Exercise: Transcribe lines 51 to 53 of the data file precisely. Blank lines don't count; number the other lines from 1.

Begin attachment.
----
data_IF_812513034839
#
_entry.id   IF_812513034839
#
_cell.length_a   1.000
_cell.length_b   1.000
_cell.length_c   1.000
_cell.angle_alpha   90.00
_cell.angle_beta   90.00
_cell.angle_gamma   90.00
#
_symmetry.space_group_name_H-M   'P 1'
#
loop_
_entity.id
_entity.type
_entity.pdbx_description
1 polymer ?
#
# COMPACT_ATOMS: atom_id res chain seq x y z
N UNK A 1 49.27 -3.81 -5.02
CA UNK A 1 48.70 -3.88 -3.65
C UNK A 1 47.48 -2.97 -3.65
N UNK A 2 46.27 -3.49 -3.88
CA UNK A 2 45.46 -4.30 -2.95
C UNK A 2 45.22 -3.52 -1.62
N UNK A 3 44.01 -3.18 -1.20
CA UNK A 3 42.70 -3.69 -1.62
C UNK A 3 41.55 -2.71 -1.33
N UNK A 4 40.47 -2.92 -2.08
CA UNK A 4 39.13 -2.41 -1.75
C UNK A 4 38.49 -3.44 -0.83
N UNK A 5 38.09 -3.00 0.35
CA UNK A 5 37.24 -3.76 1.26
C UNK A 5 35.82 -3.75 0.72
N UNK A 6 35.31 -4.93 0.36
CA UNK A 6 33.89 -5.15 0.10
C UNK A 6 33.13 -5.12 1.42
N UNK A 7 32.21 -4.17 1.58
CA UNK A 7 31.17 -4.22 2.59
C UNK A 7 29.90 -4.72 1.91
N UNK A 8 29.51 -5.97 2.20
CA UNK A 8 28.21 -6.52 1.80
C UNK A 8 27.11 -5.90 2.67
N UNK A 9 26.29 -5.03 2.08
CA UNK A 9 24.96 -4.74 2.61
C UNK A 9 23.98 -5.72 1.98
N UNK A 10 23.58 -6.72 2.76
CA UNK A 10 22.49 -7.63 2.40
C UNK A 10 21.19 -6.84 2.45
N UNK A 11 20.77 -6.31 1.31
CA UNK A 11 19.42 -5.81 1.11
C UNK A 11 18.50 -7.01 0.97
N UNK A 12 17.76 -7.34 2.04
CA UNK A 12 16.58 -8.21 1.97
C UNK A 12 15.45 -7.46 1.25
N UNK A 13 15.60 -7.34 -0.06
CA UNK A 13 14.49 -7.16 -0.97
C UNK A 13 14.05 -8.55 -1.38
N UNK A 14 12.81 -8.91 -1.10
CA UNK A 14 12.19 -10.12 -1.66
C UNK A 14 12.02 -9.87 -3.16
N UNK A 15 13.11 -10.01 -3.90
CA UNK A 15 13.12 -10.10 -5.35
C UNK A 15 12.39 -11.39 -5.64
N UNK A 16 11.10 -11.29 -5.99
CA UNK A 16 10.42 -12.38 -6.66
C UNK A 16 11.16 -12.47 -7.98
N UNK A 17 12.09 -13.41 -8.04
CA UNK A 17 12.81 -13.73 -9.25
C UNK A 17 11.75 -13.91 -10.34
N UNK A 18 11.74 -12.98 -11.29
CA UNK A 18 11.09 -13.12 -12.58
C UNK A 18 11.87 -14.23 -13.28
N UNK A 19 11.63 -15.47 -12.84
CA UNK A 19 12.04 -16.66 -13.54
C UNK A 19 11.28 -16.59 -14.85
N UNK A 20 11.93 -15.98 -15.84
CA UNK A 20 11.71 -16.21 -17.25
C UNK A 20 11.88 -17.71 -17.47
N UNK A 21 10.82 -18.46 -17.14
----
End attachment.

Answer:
N UNK A 11 20.77 -6.31 1.31
CA UNK A 11 19.42 -5.81 1.11
C UNK A 11 18.50 -7.01 0.97